Monday's Oscar ceremony is ripe for lampooning celebrities wallowing in self-congratulation

You can tune in to the Oscars. Or you can watch them with the peanut gallery on Twitter. While Hollywood parades in tuxedos and gowns celebrating itself, a freewheeling cacophony of quips and sarcasm something like a digital, million-times-multiplied version of the balcony Muppet onlookers, Statler and Waldorf, will provide a riotous counter-narrative to the pomp.

The second-screen experience is never better than on Oscar night, when a separate (and possibly superior) entertainment experience plays out on social media. The running commentary, in which comedians and others parody the stars and their sometimes laughable speeches, is now as central to the Academy Awards as the red carpet.

"Following the Oscars on Twitter is like watching the show with 100 million of your drunkest friends," says Andy Borowitz, the humorist and author who's often been a standout tweeter on Oscar night. Last year, he succinctly summarised the previous two best-picture winners, The King's Speech and The Artist, as "an English dude who couldn't speak" and "a French dude no one could hear".

Live tweeting major TV events, from the Super Bowl to the Grammys, has become ingrained now, forming a virtual water cooler subject that has boosted ratings. But the Academy Awards stream is particularly captivating because it provides an antidote to the on-screen, buttoned-down glamour. It's as if there's a LOL button on your remote, bringing you play-by-play from some of the funniest people in cyberspace.


"You gotta say something. Someone has to say something," says comedian Billy Eichner. "To just stand by and watch it happen is almost too tense. It's cathartic. You've got to just get it out on Twitter because if not, we're all going to be bottled up thinking about how awkward Anne Hathaway made it for one billion people in real time. I don't begrudge her the award; I'm just saying she's a ridiculous person."

The Oscars have become one of the biggest social media events of the year. Last year's telecast at one point set a record for the time of 18,718 tweets a second. A statuette could be handed out for a new award: most tweeted tweet. In 2011, that honour went to The Onion, which lamented: "How rude, not a single character from Toy Story 3 bothered to show up."

Last year, The Artist may have won best picture but Martin Scorsese's Hugo easily bested it with 110,179 tweets to 78,509, according to Twitter metrics analyst TweetReach.

This year, the academy has partnered with Twitter to track the top categories with an index measuring the percentage of positive tweets about the nominees. Leading as of Wednesday wasn't the favourite, Argo, nor was it Steven Spielberg's Lincoln, but rather David O. Russell's Silver Linings Playbook. So if the film, widely considered the dark horse in the best picture race, wins on Monday, Twitter will have predicted it.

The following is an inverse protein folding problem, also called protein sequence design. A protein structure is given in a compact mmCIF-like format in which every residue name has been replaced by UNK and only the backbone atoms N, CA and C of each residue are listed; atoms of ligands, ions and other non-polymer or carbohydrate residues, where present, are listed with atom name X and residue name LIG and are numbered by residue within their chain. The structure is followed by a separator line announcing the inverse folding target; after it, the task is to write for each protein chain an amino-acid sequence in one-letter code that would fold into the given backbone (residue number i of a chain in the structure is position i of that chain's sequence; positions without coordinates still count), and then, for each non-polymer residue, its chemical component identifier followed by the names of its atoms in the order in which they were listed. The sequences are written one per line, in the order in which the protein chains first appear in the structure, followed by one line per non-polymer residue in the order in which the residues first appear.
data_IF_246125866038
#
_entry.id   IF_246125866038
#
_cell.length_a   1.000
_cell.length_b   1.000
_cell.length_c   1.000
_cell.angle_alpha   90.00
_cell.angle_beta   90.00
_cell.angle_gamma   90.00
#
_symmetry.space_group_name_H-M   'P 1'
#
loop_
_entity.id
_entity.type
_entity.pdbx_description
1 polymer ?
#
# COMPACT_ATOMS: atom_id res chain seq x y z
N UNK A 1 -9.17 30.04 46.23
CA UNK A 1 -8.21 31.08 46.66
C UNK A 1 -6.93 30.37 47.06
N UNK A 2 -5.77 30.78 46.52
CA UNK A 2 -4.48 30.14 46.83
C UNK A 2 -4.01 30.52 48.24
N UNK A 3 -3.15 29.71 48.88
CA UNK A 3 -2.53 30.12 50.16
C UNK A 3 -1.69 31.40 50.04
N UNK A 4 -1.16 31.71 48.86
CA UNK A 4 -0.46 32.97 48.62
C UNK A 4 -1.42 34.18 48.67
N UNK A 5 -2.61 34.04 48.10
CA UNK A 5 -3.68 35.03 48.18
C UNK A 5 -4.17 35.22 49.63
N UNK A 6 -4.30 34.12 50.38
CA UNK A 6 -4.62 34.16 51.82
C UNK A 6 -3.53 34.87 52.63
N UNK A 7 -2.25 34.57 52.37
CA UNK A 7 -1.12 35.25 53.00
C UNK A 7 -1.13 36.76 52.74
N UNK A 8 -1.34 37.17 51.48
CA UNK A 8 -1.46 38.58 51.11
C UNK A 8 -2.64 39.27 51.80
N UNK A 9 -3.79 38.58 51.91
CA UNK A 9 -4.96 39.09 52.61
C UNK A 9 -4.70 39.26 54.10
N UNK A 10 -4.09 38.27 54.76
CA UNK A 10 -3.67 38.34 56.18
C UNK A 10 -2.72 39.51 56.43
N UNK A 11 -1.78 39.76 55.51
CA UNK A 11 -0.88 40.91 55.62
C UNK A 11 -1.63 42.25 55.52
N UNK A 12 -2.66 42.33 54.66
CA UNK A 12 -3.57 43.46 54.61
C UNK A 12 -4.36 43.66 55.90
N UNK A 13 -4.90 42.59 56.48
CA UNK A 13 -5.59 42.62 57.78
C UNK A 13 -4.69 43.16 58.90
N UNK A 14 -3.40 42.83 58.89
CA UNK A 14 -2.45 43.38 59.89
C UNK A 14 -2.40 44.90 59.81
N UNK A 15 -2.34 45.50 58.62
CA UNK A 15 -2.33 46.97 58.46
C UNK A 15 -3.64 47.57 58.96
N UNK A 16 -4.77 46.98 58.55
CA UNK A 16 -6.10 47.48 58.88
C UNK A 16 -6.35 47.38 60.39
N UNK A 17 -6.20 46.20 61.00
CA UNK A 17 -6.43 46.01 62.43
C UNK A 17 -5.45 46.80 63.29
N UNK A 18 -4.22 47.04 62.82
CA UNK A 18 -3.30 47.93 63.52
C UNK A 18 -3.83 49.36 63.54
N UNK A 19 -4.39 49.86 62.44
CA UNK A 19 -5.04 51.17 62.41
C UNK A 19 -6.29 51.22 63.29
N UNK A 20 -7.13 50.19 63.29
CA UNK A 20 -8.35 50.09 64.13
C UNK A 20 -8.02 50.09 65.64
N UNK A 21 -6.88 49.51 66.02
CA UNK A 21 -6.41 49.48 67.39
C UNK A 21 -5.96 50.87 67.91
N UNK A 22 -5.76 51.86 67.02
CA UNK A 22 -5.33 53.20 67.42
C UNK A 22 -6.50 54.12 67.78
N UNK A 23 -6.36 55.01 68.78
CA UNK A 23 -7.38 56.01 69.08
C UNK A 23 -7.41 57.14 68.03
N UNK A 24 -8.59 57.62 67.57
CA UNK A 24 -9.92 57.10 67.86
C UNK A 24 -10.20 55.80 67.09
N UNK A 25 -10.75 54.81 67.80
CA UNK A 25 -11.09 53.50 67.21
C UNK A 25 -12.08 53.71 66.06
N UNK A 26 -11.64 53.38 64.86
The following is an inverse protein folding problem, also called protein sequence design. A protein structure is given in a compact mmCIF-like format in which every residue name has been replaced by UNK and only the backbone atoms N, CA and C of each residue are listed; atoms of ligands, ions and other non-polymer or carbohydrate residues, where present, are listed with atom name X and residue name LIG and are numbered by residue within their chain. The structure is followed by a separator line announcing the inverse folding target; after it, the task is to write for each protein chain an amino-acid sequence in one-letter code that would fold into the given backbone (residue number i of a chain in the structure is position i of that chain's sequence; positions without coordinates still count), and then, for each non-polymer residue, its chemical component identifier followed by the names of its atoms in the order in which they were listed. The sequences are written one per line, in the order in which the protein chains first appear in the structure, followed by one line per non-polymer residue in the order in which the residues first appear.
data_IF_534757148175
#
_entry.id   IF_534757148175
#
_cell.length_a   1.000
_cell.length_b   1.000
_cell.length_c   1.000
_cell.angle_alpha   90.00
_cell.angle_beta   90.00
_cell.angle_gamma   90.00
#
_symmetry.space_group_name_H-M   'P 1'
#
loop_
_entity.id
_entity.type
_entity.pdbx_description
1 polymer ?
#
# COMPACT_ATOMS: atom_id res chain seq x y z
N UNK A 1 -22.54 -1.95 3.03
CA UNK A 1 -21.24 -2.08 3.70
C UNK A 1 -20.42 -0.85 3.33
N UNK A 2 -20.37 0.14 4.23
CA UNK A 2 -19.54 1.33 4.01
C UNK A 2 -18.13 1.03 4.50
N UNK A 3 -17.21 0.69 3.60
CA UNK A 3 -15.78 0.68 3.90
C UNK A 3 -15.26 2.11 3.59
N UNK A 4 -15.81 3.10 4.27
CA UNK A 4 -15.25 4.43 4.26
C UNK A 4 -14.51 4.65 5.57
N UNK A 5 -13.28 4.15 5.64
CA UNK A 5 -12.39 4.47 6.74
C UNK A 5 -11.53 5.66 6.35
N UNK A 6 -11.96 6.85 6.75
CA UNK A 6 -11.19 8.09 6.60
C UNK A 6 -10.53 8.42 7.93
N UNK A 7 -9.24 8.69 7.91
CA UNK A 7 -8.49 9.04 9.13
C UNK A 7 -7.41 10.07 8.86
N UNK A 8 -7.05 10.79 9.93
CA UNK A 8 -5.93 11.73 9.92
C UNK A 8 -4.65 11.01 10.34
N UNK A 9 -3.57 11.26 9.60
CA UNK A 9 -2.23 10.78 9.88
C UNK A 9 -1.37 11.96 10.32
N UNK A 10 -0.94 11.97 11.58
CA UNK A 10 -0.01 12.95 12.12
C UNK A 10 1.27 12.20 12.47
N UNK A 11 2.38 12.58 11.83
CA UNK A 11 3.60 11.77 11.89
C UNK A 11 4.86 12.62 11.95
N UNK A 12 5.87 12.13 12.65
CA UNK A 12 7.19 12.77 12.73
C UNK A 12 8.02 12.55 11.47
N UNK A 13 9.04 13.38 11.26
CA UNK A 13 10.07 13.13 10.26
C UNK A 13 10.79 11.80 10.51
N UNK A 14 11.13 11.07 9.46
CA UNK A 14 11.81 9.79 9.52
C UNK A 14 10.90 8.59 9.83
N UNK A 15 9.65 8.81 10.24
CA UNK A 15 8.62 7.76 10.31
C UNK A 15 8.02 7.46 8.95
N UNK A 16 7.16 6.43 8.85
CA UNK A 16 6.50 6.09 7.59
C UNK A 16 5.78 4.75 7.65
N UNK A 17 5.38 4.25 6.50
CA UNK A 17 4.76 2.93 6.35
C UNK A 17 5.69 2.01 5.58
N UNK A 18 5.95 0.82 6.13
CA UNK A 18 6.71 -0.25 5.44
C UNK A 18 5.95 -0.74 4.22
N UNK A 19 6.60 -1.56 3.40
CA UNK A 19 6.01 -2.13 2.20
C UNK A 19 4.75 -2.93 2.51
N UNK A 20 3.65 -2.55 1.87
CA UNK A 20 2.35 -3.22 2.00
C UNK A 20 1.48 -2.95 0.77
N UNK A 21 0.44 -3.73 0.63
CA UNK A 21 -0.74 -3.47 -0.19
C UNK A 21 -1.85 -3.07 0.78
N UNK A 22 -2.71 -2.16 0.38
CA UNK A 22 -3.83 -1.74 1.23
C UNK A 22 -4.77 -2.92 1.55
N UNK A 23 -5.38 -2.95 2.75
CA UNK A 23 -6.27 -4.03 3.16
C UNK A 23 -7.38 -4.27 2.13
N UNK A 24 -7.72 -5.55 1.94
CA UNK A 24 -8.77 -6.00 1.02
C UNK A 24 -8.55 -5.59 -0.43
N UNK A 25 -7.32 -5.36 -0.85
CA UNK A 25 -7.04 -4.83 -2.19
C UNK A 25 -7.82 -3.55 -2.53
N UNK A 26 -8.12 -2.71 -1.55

With real-time data from services like Trendrr, the Oscar conversation can be tracked, revealing which moments resound and provoke audiences. Last year, Angelina Jolie's leg-baring pose as a presenter immediately put Twitter in hyper-drive, spawning parody accounts from the perspective of her right leg.

It's such moments where Twitter becomes Oscar's dance partner. Viewers celebrate with and chortle at Hollywood's self-obsession, combining for a TV experience greater than the sum of its parts.

- AP

Watching with two screens


It is difficult for me to imagine sitting down to one of David Attenborough's breathtaking BBC documentaries without a second screen in hand to tweet my way through it and, given the flurry of activity during Africa and its remarkable predecessor Frozen Planet, I'm far from alone. When two giraffes clashed in the desert, we picked our champions and cheered them on. When a baby turtle made its do-or-die dash to the ocean past a pack of predators, we held our collective breath - but our keyboard and touchscreens were subjected to tremendous battering.

So it is with the Oscars. Interactive TV is not quite at the point where the show's presenter will backchat if you say "are you kidding me?" when your pick for Best This or That doesn't win a statuette, but tweet a great remark and in a matter of milliseconds you might have a chorus of people backing you up, cutting you down, or retweeting you all the way to internet microstardom.

Some people really get into watching awards shows with Twitter, holding viewing parties at which very few actual people are in attendance - sometimes only one - but where the conversations are as lively as at any post-Oscars ball. The chatter hits such a fever pitch that some users suggest uninterested followers use third-party apps to "mute" the showbiz tweets during proceedings, or else temporarily unfollow them. The ad breaks become analysis breaks, the red carpet footage becomes the search for the next big meme discovery and anyone can join the gossip network stars as sardonic judges of Hollywood behaviour.

This year's host, Family Guy creator Seth MacFarlane, promised (via Twitter, no less) that this year's ceremony will be like "nothing you can imagine unless you can imagine 3 hours of, like, people getting awards and stuff."

That's true - but only if you're watching it with one screen.

- Troy Rawhiti-Forbes